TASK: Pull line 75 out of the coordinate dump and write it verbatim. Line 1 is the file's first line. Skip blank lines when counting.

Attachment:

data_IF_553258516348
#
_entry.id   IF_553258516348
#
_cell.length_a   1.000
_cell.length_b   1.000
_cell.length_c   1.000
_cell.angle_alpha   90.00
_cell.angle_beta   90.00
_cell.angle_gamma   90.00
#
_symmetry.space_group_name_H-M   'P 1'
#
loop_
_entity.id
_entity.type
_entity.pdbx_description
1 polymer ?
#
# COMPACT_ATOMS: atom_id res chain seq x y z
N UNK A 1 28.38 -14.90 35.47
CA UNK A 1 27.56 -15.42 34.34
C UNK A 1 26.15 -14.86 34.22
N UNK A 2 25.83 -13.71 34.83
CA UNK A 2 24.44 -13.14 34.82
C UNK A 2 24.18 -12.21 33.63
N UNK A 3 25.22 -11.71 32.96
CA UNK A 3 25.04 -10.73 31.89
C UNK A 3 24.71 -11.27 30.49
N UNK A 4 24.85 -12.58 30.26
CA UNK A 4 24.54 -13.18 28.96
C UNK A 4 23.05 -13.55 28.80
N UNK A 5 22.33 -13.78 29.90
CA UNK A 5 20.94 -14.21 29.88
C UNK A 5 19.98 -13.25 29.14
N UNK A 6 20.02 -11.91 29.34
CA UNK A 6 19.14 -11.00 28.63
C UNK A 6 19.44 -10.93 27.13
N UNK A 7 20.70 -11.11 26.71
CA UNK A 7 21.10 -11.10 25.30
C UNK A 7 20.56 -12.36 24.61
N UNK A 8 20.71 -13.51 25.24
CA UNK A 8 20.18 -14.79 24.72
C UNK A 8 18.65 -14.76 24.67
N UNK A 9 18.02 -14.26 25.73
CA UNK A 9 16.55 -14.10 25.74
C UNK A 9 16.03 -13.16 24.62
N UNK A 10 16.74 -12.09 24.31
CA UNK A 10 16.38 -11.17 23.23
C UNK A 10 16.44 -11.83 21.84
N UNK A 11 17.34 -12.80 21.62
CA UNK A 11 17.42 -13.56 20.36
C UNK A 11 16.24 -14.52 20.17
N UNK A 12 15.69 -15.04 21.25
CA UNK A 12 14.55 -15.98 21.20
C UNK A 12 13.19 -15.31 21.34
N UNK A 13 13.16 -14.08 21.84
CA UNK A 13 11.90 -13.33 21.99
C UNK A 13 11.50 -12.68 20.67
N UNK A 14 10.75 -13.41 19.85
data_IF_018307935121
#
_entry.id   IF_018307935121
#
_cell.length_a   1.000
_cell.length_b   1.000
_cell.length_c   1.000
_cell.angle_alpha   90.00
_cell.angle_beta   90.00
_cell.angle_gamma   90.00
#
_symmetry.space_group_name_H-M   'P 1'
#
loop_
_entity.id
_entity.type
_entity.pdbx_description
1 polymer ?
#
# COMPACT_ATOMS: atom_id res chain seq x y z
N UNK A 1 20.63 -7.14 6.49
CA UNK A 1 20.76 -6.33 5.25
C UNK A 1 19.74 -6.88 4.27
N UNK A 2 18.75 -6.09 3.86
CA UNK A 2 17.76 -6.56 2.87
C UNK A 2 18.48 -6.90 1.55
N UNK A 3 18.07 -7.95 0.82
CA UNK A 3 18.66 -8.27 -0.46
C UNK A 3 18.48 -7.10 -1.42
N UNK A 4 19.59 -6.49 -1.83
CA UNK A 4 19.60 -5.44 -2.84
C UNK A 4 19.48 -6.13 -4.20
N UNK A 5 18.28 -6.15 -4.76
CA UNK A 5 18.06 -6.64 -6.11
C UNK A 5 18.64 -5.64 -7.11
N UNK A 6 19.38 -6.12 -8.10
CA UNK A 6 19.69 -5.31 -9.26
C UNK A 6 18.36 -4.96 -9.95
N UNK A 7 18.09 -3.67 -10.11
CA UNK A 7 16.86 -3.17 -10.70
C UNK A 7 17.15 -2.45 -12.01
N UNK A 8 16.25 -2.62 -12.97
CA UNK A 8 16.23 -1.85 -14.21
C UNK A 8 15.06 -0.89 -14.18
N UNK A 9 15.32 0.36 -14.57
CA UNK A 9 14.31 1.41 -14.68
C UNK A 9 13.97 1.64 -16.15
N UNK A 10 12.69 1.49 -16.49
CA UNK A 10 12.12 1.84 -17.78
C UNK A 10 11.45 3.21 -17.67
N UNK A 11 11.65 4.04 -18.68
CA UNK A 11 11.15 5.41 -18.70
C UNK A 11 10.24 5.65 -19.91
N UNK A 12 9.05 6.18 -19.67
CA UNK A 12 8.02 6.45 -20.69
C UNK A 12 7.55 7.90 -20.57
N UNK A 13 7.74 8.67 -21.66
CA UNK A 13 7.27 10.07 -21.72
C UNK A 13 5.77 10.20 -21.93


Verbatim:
_entity.id